outlook of West Africa
This economic outlook for West Africa is a comprehensive analysis of the 16 countries in the region, focusing on growth, employment and macroeconomic stability, poverty reduction and structural change.
Economic community of West African state (ECOWAS)
With the exception of Mauritania, 15 out of the 16 West African countries are members of the “Economic Community of West African States” (ECOWAS)”, a regional economic union. The purpose of ECOWAS is to foster the ideal of collective self-sufficiency among its member states. As union based on trade, it is designed to create a single, unified trading bloc through economic corporation.
Issues in Production Sector and the Road Ahead for the West African Economy
The West African economy reflects an average balance of economic indices such as income, production, employment and trade, which are comparable of other African economies. GDP growth in West Africa in 2018 was 3.8% but declined to 2.9% in 2019. Nigeria constitutes approximately 70% of regional GDP and the other 15 countries depend on Nigeria for oil and other minerals. The service sector is a major contributor to West Africa’s economy from almost all 16 countries. Conversely, the manufacturing sector remains underdeveloped and relatively unsuccessful by comparison. About 70% of demand comes primarily from private consumption.
The production sector in West Africa contributes most to the regional economy. Comprising production of goods, services, distribution and consumption, the production sector can best be understood through division into three categories:
• The Primary sector refers to the production of goods from natural resources. It includes extraction of raw materials, which play a crucial role in the process of production, and activities such as agriculture, mining, forestry, fishing, poultry and dairy.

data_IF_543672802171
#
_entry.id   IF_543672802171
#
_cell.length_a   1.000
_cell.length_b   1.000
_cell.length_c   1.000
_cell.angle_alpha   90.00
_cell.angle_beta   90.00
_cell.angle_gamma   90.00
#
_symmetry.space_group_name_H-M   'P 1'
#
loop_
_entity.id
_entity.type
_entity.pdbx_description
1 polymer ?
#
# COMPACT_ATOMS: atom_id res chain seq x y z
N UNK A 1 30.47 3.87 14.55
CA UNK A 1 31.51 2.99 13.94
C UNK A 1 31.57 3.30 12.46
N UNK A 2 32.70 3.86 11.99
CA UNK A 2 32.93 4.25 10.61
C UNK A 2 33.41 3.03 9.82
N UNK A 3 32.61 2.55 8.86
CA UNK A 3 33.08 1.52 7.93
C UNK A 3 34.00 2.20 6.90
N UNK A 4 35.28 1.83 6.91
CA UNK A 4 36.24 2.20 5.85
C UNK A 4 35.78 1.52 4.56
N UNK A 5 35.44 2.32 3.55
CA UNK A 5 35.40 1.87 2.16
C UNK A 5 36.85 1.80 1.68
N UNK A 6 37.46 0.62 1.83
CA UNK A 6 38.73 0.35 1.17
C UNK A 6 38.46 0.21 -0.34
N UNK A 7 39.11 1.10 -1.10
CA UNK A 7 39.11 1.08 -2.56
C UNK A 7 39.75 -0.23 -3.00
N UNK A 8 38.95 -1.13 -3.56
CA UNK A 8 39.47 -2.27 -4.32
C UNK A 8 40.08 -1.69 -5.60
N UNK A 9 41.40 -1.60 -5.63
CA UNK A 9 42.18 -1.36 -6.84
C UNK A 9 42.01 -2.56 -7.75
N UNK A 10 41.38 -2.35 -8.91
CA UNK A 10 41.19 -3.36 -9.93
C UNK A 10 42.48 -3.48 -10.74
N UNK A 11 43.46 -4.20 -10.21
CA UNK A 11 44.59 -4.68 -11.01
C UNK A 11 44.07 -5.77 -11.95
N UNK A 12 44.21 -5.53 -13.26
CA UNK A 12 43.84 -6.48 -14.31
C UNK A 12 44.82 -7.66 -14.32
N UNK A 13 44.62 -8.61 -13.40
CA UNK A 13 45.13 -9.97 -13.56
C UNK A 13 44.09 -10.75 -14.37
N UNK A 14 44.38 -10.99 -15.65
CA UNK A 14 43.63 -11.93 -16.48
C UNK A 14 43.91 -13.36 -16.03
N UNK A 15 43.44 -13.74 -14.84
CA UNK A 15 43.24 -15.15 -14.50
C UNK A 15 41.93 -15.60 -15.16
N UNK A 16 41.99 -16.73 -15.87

• The Secondary sector or industrial sector refers to the manufacture the goods including electricity, gas and the water supply
• The tertiary sector refers to services such as health, education, transport, trade, banking and insurance. The contribution of this sector is largest in advanced economies.
The West African economy has experienced serious impediments in all three sectors. Most of the region’s economies are held back by bad roads, severe electricity shortages and inefficient ports. The poor state of this infrastructure increases the transaction costs for businesses in the region, with multiple roadblocks both across borders and within countries.
Despite the presence of a large number of regional and international banks, credit to the private sector is limited and expensive. To solve this, sources of finance need to be broadened to include insurance companies, pensions, remittances, venture capital and the equity markets. The lack of credit particularly affects smaller companies that depend on external financing to grow, innovate and inject new energy into their economies.
Similarly, low agricultural productivity holds back the structural transformation of West African economies. To move forward, improved access to land and rural credit, in addition to the proliferation of more modern farming techniques including mechanization, better seed varieties, improved quality standards and create better access to markets and value chains are a vital prerequisite to the development of regional agriculture.